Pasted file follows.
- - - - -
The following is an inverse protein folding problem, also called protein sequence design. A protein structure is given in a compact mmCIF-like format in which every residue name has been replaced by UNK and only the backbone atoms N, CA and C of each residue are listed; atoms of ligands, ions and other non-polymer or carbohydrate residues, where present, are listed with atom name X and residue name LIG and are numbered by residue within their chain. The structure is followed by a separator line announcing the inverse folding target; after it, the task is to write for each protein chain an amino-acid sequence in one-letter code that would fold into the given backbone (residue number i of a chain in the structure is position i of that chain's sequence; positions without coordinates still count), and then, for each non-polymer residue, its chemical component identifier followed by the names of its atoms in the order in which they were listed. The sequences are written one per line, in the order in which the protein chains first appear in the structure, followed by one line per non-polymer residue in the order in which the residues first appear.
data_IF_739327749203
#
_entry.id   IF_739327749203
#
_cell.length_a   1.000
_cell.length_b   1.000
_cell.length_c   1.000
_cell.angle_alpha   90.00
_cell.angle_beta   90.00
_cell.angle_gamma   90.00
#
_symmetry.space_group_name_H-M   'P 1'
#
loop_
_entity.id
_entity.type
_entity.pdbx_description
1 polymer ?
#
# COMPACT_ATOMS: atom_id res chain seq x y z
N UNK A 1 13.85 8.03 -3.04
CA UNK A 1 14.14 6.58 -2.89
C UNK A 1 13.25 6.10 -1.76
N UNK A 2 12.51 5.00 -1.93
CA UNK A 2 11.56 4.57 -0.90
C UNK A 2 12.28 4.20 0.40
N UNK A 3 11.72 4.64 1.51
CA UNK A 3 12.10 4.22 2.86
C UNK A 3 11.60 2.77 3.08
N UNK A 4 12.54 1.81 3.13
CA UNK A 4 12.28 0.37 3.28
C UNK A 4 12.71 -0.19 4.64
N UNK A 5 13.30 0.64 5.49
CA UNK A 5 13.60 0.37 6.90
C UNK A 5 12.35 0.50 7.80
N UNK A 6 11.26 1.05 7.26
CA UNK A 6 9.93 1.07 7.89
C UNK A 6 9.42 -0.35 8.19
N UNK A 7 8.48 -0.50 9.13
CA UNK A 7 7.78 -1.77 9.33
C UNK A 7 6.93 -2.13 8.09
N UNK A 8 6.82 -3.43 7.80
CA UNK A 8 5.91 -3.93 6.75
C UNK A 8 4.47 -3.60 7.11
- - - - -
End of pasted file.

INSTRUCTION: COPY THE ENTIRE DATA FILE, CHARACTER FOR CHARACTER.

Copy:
The following is an inverse protein folding problem, also called protein sequence design. A protein structure is given in a compact mmCIF-like format in which every residue name has been replaced by UNK and only the backbone atoms N, CA and C of each residue are listed; atoms of ligands, ions and other non-polymer or carbohydrate residues, where present, are listed with atom name X and residue name LIG and are numbered by residue within their chain. The structure is followed by a separator line announcing the inverse folding target; after it, the task is to write for each protein chain an amino-acid sequence in one-letter code that would fold into the given backbone (residue number i of a chain in the structure is position i of that chain's sequence; positions without coordinates still count), and then, for each non-polymer residue, its chemical component identifier followed by the names of its atoms in the order in which they were listed. The sequences are written one per line, in the order in which the protein chains first appear in the structure, followed by one line per non-polymer residue in the order in which the residues first appear.
data_IF_739327749203
#
_entry.id   IF_739327749203
#
_cell.length_a   1.000
_cell.length_b   1.000
_cell.length_c   1.000
_cell.angle_alpha   90.00
_cell.angle_beta   90.00
_cell.angle_gamma   90.00
#
_symmetry.space_group_name_H-M   'P 1'
#
loop_
_entity.id
_entity.type
_entity.pdbx_description
1 polymer ?
#
# COMPACT_ATOMS: atom_id res chain seq x y z
N UNK A 1 13.85 8.03 -3.04
CA UNK A 1 14.14 6.58 -2.89
C UNK A 1 13.25 6.10 -1.76
N UNK A 2 12.51 5.00 -1.93
CA UNK A 2 11.56 4.57 -0.90
C UNK A 2 12.28 4.20 0.40
N UNK A 3 11.72 4.64 1.51
CA UNK A 3 12.10 4.22 2.86
C UNK A 3 11.60 2.77 3.08
N UNK A 4 12.54 1.81 3.13
CA UNK A 4 12.28 0.37 3.28
C UNK A 4 12.71 -0.19 4.64
N UNK A 5 13.30 0.64 5.49
CA UNK A 5 13.60 0.37 6.90
C UNK A 5 12.35 0.50 7.80
N UNK A 6 11.26 1.05 7.26
CA UNK A 6 9.93 1.07 7.89
C UNK A 6 9.42 -0.35 8.19
N UNK A 7 8.48 -0.50 9.13
CA UNK A 7 7.78 -1.77 9.33
C UNK A 7 6.93 -2.13 8.09
N UNK A 8 6.82 -3.43 7.80
CA UNK A 8 5.91 -3.93 6.75
C UNK A 8 4.47 -3.60 7.11